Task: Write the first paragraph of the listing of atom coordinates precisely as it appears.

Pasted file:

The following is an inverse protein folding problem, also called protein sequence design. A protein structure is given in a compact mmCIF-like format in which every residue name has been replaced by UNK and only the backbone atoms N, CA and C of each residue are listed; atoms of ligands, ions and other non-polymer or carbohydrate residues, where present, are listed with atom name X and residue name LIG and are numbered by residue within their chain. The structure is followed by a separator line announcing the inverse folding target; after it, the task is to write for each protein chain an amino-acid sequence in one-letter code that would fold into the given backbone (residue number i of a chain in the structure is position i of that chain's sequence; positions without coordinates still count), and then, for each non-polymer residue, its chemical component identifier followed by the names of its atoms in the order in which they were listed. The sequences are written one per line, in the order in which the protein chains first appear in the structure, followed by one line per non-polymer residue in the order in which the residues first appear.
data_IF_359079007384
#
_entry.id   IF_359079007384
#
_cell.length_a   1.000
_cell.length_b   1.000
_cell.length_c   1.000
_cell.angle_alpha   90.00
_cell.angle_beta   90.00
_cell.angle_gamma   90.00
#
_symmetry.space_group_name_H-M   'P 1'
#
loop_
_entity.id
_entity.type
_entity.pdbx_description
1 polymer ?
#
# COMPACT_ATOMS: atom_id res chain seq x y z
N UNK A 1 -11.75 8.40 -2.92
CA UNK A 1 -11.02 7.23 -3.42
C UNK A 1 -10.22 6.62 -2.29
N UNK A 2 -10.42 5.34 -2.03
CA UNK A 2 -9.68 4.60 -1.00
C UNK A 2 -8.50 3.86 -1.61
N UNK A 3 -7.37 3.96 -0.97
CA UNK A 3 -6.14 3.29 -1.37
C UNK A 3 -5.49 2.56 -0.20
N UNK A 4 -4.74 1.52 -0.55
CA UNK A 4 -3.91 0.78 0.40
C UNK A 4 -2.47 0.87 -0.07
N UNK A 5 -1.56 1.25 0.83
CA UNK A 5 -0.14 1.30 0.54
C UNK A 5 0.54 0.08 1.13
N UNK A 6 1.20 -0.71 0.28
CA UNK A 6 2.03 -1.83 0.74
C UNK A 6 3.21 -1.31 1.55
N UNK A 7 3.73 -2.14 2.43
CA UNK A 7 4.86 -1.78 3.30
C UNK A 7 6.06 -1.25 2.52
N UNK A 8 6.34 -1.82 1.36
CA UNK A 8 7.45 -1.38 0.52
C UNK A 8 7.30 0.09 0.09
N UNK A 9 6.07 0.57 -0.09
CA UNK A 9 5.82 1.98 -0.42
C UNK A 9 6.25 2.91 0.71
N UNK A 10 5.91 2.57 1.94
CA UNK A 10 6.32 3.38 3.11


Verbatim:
The following is an inverse protein folding problem, also called protein sequence design. A protein structure is given in a compact mmCIF-like format in which every residue name has been replaced by UNK and only the backbone atoms N, CA and C of each residue are listed; atoms of ligands, ions and other non-polymer or carbohydrate residues, where present, are listed with atom name X and residue name LIG and are numbered by residue within their chain. The structure is followed by a separator line announcing the inverse folding target; after it, the task is to write for each protein chain an amino-acid sequence in one-letter code that would fold into the given backbone (residue number i of a chain in the structure is position i of that chain's sequence; positions without coordinates still count), and then, for each non-polymer residue, its chemical component identifier followed by the names of its atoms in the order in which they were listed. The sequences are written one per line, in the order in which the protein chains first appear in the structure, followed by one line per non-polymer residue in the order in which the residues first appear.